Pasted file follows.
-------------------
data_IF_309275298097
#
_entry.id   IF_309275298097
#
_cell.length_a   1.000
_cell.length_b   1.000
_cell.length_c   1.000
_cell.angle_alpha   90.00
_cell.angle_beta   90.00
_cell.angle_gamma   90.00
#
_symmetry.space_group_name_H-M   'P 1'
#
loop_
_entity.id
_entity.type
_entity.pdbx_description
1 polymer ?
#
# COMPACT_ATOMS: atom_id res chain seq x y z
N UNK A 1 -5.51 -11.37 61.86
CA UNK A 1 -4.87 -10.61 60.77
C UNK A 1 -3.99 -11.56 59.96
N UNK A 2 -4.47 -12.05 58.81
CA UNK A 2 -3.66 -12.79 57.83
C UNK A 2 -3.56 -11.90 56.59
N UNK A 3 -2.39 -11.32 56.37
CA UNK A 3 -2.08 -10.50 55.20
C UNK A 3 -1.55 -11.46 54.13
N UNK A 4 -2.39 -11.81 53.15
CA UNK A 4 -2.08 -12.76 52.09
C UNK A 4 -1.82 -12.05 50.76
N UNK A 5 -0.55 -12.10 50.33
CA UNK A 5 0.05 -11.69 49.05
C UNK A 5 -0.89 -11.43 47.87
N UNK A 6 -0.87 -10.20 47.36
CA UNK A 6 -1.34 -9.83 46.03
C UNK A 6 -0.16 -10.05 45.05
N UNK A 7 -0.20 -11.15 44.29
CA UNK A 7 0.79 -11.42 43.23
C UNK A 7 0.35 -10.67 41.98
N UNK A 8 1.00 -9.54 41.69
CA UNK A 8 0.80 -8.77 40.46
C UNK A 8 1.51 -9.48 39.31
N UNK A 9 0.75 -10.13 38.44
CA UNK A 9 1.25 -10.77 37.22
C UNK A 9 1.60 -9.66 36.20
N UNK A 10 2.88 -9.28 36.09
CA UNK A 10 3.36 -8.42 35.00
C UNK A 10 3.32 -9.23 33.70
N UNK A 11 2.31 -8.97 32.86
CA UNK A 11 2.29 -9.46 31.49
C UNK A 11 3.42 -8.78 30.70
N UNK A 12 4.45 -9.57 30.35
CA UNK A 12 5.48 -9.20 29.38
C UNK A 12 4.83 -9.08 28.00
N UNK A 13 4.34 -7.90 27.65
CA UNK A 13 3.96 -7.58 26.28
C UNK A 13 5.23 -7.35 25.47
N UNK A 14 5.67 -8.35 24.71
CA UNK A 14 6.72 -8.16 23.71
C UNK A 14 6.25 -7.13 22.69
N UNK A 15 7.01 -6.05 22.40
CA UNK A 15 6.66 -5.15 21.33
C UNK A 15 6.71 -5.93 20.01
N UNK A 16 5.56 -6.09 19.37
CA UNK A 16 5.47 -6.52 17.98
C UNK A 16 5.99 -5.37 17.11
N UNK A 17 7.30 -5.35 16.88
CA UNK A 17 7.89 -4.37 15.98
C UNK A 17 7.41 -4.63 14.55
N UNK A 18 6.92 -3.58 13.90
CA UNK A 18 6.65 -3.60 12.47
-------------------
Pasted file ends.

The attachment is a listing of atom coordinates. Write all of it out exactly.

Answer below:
data_IF_309275298097
#
_entry.id   IF_309275298097
#
_cell.length_a   1.000
_cell.length_b   1.000
_cell.length_c   1.000
_cell.angle_alpha   90.00
_cell.angle_beta   90.00
_cell.angle_gamma   90.00
#
_symmetry.space_group_name_H-M   'P 1'
#
loop_
_entity.id
_entity.type
_entity.pdbx_description
1 polymer ?
#
# COMPACT_ATOMS: atom_id res chain seq x y z
N UNK A 1 -5.51 -11.37 61.86
CA UNK A 1 -4.87 -10.61 60.77
C UNK A 1 -3.99 -11.56 59.96
N UNK A 2 -4.47 -12.05 58.81
CA UNK A 2 -3.66 -12.79 57.83
C UNK A 2 -3.56 -11.90 56.59
N UNK A 3 -2.39 -11.32 56.37
CA UNK A 3 -2.08 -10.50 55.20
C UNK A 3 -1.55 -11.46 54.13
N UNK A 4 -2.39 -11.81 53.15
CA UNK A 4 -2.08 -12.76 52.09
C UNK A 4 -1.82 -12.05 50.76
N UNK A 5 -0.55 -12.10 50.33
CA UNK A 5 0.05 -11.69 49.05
C UNK A 5 -0.89 -11.43 47.87
N UNK A 6 -0.87 -10.20 47.36
CA UNK A 6 -1.34 -9.83 46.03
C UNK A 6 -0.16 -10.05 45.05
N UNK A 7 -0.20 -11.15 44.29
CA UNK A 7 0.79 -11.42 43.23
C UNK A 7 0.35 -10.67 41.98
N UNK A 8 1.00 -9.54 41.69
CA UNK A 8 0.80 -8.77 40.46
C UNK A 8 1.51 -9.48 39.31
N UNK A 9 0.75 -10.13 38.44
CA UNK A 9 1.25 -10.77 37.22
C UNK A 9 1.60 -9.66 36.20
N UNK A 10 2.88 -9.28 36.09
CA UNK A 10 3.36 -8.42 35.00
C UNK A 10 3.32 -9.23 33.70
N UNK A 11 2.31 -8.97 32.86
CA UNK A 11 2.29 -9.46 31.49
C UNK A 11 3.42 -8.78 30.70
N UNK A 12 4.45 -9.57 30.35
CA UNK A 12 5.48 -9.20 29.38
C UNK A 12 4.83 -9.08 28.00
N UNK A 13 4.34 -7.90 27.65
CA UNK A 13 3.96 -7.58 26.28
C UNK A 13 5.23 -7.35 25.47
N UNK A 14 5.67 -8.35 24.71
CA UNK A 14 6.72 -8.16 23.71
C UNK A 14 6.25 -7.13 22.69
N UNK A 15 7.01 -6.05 22.40
CA UNK A 15 6.66 -5.15 21.33
C UNK A 15 6.71 -5.93 20.01
N UNK A 16 5.56 -6.09 19.37
CA UNK A 16 5.47 -6.52 17.98
C UNK A 16 5.99 -5.37 17.11
N UNK A 17 7.30 -5.35 16.88
CA UNK A 17 7.89 -4.37 15.98
C UNK A 17 7.41 -4.63 14.55
N UNK A 18 6.92 -3.58 13.90
CA UNK A 18 6.65 -3.60 12.47